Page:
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The prospect of providing a differentiated level of customer service through technology was a motivating factor for a recently completed overhaul of the claims-processing and management systems at London-based insurance and reinsurance broker Tyser & Co. Ltd., said Edward Slade, the company's chief information officer.
Rather than selecting an off-the-shelf solution, Tyser opted to create a bespoke claims system from existing best-of-breed document management and workflow component technologies, Mr. Slade said.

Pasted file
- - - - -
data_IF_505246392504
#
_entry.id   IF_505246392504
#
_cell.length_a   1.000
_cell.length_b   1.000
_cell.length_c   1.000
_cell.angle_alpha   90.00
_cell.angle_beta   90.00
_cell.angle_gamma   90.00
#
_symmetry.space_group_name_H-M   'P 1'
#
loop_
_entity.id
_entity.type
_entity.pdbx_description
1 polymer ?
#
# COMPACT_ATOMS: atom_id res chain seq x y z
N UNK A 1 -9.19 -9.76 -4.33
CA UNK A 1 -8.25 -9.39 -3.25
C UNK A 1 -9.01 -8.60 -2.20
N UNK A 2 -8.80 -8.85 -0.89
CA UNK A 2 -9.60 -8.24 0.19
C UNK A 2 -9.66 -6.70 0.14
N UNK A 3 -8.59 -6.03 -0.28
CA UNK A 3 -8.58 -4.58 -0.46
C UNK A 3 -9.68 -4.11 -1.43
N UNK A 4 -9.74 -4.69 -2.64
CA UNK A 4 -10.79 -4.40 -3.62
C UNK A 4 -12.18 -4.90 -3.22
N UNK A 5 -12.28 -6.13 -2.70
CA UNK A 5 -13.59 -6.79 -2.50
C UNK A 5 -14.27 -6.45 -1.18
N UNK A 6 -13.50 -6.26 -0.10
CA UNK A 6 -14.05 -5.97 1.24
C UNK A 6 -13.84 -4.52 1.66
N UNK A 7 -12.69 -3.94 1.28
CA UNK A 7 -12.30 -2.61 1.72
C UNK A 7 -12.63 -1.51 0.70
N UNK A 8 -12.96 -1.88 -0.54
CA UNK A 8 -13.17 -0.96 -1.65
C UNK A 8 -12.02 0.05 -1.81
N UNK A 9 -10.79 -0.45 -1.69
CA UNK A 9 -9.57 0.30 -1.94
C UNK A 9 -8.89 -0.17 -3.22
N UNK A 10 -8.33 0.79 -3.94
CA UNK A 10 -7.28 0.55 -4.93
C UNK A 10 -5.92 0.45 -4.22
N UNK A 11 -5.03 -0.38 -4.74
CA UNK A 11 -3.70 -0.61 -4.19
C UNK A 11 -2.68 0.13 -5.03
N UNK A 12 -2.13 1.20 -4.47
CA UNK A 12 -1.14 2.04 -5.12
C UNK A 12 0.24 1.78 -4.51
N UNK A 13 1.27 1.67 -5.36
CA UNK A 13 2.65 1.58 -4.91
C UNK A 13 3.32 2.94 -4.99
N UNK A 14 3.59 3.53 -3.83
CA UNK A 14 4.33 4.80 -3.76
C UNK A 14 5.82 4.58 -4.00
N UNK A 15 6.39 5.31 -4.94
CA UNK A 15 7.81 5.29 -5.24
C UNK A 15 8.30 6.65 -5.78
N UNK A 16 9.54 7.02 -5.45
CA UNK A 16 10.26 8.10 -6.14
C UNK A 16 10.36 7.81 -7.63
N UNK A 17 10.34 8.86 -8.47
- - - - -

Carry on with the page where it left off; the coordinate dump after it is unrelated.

“We didn't set out to build our own, but we couldn't find anything out there that met our requirements,” he said. “Claims in the Lloyd's of London market are quite complex, and we wanted a common system.”
The increasing viability of cloud-based components also accelerated the development, he said.
“We are fairly comfortable with the cloud. For us, for a number of years now, cloud computing has been at the forefront of how we operate,” he said.
Because the project was an attempt at business transformation, the ultimate business users of the system were intimately involved in the new system's development, Mr. Slade said.
“One thing that made a massive difference is that our claims people really wanted this to happen,'' he said. “We had their engagement and buy-in.”
To get a sense of the future of insurance underwriting, a look at its current state is instructive.